More than six years after his death, and as his successor prepares to leave office, former mayor Frederick L. Lisman was the topic of conservation at the Board of Aldermen meeting on Monday night.
Two members of Lisman’s own party offered contrasting views of the city’s longest-serving chief elected official. The tone, at times, sounded like the famous rebuke to Vice President Dan Quayle in a campaign debate: “I knew John Kennedy. I served with John Kennedy. You sir are no John Kennedy.”
Tom Beirne Sr., one of Lisman’s closest friends and the one-time Board of Aldermen chairman, said Lisman was careful with the city’s purse strings and taxpayers’ money.
Current mayor Jim Richetelli “couldn’t be more different than Fred. Fred could be mean when he had to,” Beirne told the aldermen.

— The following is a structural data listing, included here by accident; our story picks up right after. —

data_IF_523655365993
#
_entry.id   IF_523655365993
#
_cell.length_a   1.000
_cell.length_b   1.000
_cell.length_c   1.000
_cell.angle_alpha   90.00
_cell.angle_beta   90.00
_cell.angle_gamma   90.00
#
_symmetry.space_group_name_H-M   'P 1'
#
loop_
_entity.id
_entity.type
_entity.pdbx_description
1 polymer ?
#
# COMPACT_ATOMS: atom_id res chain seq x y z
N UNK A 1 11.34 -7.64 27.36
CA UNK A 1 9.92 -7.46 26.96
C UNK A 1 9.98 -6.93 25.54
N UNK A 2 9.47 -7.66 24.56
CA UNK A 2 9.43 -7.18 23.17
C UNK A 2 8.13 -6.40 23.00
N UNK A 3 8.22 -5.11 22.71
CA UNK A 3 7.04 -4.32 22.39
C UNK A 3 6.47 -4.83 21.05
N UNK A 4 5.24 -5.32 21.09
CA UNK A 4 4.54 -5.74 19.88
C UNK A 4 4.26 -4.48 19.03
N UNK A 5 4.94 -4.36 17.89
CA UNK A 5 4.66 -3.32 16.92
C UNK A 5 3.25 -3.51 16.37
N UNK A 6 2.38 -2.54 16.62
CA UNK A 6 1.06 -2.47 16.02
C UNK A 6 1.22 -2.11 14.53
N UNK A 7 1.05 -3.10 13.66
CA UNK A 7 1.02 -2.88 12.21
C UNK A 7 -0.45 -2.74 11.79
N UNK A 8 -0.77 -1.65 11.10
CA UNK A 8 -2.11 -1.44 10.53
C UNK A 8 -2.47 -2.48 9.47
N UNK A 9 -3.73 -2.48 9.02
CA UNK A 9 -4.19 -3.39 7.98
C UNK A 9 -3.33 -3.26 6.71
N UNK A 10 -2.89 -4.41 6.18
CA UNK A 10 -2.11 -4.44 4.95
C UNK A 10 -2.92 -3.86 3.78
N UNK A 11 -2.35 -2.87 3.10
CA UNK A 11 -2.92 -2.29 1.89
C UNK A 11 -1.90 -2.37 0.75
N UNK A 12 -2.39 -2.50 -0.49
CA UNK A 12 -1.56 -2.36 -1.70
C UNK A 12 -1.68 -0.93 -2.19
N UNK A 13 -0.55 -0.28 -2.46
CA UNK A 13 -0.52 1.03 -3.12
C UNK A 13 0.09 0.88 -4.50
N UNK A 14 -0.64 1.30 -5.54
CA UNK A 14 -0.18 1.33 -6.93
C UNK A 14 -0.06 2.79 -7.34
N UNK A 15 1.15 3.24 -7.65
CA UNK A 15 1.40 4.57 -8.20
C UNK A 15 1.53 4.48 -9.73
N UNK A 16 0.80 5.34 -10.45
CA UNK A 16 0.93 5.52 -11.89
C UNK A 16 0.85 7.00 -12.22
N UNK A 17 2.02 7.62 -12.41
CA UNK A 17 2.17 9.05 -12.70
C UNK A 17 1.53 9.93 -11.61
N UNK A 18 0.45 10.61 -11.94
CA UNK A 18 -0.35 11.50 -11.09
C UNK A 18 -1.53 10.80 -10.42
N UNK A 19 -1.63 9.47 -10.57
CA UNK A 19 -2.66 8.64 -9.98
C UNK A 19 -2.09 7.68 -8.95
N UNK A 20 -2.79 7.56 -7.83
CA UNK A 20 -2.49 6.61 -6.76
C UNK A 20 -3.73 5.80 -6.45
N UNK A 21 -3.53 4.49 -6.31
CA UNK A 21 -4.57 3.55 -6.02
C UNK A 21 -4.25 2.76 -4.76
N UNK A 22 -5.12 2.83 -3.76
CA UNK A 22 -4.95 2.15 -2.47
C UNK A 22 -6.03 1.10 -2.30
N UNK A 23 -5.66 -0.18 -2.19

“Jim doesn’t like confrontation and he doesn’t like saying no. As a result taxes and bonded indebtedness have doubled in the past 10 years.”
Alderman Pamela Staneski, R-5, took the rare step of going to the podium herself to rebut Beirne. “I was on the Board of Ed while Fred was mayor and his saying no is what got our schools in such a shape that we’ve had to sell bonds to pay for the work,” Staneski said.
Beirne, who was booted off the Republican Town Commitee several years ago, endorsed Democrat Ben Blake for mayor.
“The Republicans have been in for 22 years and we haven’t done that good a job lately,” Beirne said. “I think it’s time we let the other party run things.”
To Alderman Bob Joy, R-2 and the GOP candidate to succeed Richetelli, Beirne said, “I think you’ll make a fine mayor someday. But you need to stay where you are for a few more years.”